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  5. This is a wonderful way of describing what different plants do and how they grow. I definitely consider myself a blender, although I do tend to prefer bright coloured clothes to dark ones… that’s got me thinking! Maybe I’m a subconscious attention seeker, like your geraniums!

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    • Cathy the Geranium…its a perfect nickname. I notice you’re wearing orange in your gravatar photo, along with that cute hat and your gorgeous hair.

      I think we can be a bit of both. Depending on the circumstances, I can enjoy both, but most of the time I’m a blender.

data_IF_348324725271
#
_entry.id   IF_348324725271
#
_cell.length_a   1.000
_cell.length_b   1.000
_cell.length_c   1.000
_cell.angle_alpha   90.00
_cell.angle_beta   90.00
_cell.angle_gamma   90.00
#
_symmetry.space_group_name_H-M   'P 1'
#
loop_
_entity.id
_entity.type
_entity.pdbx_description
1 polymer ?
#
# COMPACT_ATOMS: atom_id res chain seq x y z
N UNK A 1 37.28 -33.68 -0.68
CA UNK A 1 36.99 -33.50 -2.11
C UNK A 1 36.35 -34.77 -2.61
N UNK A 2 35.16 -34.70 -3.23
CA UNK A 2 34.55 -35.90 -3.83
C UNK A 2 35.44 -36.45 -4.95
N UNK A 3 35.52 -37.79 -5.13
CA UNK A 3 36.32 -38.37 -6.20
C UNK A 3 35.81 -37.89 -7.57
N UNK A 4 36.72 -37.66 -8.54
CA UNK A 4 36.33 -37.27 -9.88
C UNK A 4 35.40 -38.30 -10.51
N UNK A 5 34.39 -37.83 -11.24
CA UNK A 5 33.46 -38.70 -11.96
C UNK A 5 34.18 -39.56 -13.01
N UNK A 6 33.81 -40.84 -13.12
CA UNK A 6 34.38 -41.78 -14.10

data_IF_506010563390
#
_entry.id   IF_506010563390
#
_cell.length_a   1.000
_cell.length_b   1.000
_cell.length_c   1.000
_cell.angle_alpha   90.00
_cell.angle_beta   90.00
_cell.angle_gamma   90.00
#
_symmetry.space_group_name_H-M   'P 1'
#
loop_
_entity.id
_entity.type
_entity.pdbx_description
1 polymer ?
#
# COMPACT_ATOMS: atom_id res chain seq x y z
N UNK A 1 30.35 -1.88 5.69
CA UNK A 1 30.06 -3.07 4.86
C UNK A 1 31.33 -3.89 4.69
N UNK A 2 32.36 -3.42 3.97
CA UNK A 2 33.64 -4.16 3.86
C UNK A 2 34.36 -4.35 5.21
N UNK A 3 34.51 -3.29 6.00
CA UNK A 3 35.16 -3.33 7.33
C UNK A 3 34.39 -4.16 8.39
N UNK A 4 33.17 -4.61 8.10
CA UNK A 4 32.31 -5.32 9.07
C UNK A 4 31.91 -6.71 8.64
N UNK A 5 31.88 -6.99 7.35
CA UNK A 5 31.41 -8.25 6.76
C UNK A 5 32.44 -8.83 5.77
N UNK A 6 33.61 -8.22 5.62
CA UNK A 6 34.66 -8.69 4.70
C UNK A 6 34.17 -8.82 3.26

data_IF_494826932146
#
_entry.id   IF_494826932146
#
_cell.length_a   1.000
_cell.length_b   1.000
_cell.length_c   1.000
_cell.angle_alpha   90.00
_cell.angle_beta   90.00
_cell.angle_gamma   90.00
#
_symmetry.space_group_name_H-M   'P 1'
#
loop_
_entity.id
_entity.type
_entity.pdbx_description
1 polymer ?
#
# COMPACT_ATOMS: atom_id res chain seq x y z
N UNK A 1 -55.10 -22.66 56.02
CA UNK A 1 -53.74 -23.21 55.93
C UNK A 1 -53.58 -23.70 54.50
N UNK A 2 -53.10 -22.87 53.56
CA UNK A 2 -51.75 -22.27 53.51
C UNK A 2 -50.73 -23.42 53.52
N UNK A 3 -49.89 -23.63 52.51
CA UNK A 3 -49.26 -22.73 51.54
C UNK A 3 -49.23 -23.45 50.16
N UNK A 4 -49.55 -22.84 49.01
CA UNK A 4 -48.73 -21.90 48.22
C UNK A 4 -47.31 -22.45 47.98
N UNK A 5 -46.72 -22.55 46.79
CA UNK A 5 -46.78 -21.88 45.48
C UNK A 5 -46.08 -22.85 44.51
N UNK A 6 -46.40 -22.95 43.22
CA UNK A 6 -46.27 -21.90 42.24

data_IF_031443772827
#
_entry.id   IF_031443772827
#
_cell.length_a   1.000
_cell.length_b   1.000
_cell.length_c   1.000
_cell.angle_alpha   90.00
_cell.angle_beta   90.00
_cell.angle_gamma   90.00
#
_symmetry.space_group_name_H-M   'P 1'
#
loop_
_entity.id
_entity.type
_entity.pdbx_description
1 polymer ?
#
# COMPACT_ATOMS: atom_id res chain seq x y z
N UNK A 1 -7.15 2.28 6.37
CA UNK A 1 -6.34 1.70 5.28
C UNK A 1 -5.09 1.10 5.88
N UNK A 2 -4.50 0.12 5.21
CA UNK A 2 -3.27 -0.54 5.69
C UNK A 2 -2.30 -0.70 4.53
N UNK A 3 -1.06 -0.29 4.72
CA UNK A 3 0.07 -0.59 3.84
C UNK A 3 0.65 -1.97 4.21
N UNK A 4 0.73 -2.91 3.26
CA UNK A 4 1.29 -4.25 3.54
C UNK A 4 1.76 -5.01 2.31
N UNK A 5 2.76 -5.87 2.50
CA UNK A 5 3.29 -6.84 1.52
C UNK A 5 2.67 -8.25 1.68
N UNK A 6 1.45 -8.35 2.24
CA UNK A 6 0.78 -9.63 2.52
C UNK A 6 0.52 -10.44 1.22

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  6. A beautiful border, Alys. I’m working on blending in the garden this year – vinca, anemone and a couple of unknown plants my neighbour gave me are helping my cause! 🙂

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    • Hi Aileen,

      I’m glad you like the border and it’s nice to read you are working on your own. I love vinca and anemone and have both growing here, too. Can’t wait to see your growing garden as the season unfolds.

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  7. Every bit of your post was a complete joy. The kitties and your lovely prose will carry me to bed in the very nicest way. I can say this with certainty, if you had gone to MY high school with your alabaster skin, gorgeous flowing red locks, blue eyes, freckles and cute as a button smile and personality, you would have been fighting the boys off and definitely my BFF. I think it’s complete madness that you weren’t treated kindly by schoolmates. I can only guess they were a bunch of shallow and jealous buffoons.